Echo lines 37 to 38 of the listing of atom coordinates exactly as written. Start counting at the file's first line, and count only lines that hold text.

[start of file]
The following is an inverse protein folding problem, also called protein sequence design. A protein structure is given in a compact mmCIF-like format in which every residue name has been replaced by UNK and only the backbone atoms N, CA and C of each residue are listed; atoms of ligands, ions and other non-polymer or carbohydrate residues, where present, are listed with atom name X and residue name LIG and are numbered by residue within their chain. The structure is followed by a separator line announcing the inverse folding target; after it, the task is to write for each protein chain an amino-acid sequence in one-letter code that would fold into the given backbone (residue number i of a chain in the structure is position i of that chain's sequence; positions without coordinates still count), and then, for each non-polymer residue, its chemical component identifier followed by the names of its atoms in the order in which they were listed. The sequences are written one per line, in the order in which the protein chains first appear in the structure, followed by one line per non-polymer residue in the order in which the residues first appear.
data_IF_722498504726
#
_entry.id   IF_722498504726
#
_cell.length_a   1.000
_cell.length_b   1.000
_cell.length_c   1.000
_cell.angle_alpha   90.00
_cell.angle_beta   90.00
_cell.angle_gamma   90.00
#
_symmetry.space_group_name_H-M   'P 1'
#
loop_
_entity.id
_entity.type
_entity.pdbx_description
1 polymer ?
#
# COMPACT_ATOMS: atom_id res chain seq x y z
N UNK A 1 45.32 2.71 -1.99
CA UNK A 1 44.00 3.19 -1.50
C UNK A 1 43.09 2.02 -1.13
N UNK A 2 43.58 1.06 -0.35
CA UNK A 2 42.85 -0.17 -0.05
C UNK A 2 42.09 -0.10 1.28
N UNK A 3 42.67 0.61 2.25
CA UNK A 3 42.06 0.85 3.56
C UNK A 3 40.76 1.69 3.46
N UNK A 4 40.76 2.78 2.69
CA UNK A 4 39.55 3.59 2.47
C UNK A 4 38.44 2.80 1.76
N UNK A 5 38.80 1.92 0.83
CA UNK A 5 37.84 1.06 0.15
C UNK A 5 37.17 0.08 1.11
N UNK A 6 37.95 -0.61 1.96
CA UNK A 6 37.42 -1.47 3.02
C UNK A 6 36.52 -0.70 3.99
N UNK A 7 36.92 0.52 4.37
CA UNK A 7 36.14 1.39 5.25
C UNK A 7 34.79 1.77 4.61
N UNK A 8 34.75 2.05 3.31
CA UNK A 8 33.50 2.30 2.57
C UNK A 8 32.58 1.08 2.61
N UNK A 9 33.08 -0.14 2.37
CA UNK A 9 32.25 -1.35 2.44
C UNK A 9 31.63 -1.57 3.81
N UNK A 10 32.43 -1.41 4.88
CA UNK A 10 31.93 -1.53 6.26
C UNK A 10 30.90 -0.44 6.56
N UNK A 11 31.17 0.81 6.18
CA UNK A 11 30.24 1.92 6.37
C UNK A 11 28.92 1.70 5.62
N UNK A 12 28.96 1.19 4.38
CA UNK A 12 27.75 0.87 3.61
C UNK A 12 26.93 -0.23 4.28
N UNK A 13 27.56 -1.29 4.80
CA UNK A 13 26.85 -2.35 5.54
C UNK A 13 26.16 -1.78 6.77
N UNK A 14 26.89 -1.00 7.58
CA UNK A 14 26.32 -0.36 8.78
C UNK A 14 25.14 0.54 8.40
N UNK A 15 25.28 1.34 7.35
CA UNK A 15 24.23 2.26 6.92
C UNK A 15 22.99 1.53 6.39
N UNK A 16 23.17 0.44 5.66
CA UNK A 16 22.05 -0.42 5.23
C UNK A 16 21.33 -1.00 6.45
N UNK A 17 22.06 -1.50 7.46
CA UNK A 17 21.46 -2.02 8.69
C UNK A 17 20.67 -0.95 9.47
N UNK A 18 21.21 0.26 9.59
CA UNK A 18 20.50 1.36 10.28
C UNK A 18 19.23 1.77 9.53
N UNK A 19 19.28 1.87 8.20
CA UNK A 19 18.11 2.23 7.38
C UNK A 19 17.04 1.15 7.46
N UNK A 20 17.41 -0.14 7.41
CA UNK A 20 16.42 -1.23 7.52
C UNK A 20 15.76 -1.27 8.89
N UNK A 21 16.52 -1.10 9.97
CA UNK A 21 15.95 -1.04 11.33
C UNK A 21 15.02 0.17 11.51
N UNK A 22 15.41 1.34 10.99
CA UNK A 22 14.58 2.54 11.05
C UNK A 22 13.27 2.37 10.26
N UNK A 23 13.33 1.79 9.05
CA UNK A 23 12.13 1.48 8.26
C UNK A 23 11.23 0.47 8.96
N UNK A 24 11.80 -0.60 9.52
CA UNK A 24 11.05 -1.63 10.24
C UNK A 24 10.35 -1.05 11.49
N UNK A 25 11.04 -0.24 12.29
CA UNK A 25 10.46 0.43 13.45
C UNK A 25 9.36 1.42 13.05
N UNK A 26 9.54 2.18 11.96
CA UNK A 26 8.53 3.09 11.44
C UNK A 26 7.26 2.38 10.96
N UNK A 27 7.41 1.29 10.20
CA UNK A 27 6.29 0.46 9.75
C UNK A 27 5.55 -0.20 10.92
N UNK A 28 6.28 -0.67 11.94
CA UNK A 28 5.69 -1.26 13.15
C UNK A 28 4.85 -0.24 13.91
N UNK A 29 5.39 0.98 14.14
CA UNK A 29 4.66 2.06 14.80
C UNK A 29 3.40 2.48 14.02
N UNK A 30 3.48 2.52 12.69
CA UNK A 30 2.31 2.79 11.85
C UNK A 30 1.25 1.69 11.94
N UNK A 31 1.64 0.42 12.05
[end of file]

N UNK A 6 37.95 -0.61 1.96
CA UNK A 6 37.42 -1.47 3.02